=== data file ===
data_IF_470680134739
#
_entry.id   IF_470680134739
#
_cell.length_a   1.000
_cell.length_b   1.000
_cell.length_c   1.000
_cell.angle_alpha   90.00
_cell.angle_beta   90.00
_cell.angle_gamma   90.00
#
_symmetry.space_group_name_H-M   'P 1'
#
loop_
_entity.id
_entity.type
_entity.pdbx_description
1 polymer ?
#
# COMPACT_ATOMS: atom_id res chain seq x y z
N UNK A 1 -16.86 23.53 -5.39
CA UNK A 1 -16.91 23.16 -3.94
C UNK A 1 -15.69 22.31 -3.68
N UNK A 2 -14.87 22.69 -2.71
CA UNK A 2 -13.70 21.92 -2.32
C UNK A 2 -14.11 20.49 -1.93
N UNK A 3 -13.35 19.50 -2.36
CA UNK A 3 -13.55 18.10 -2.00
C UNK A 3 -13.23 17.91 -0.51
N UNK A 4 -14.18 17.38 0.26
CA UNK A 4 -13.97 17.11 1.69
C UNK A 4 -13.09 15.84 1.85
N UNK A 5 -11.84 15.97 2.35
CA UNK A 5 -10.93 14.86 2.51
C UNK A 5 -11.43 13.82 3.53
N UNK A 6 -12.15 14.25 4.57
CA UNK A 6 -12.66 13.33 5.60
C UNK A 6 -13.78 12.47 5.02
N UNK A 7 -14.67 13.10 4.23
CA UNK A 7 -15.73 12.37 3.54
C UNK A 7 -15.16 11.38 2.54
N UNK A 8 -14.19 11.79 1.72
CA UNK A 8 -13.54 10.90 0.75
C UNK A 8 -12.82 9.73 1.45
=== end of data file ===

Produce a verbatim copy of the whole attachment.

data_IF_470680134739
#
_entry.id   IF_470680134739
#
_cell.length_a   1.000
_cell.length_b   1.000
_cell.length_c   1.000
_cell.angle_alpha   90.00
_cell.angle_beta   90.00
_cell.angle_gamma   90.00
#
_symmetry.space_group_name_H-M   'P 1'
#
loop_
_entity.id
_entity.type
_entity.pdbx_description
1 polymer ?
#
# COMPACT_ATOMS: atom_id res chain seq x y z
N UNK A 1 -16.86 23.53 -5.39
CA UNK A 1 -16.91 23.16 -3.94
C UNK A 1 -15.69 22.31 -3.68
N UNK A 2 -14.87 22.69 -2.71
CA UNK A 2 -13.70 21.92 -2.32
C UNK A 2 -14.11 20.49 -1.93
N UNK A 3 -13.35 19.50 -2.36
CA UNK A 3 -13.55 18.10 -2.00
C UNK A 3 -13.23 17.91 -0.51
N UNK A 4 -14.18 17.38 0.26
CA UNK A 4 -13.97 17.11 1.69
C UNK A 4 -13.09 15.84 1.85
N UNK A 5 -11.84 15.97 2.35
CA UNK A 5 -10.93 14.86 2.51
C UNK A 5 -11.43 13.82 3.53
N UNK A 6 -12.15 14.25 4.57
CA UNK A 6 -12.66 13.33 5.60
C UNK A 6 -13.78 12.47 5.02
N UNK A 7 -14.67 13.10 4.23
CA UNK A 7 -15.73 12.37 3.54
C UNK A 7 -15.16 11.38 2.54
N UNK A 8 -14.19 11.79 1.72
CA UNK A 8 -13.54 10.90 0.75
C UNK A 8 -12.82 9.73 1.45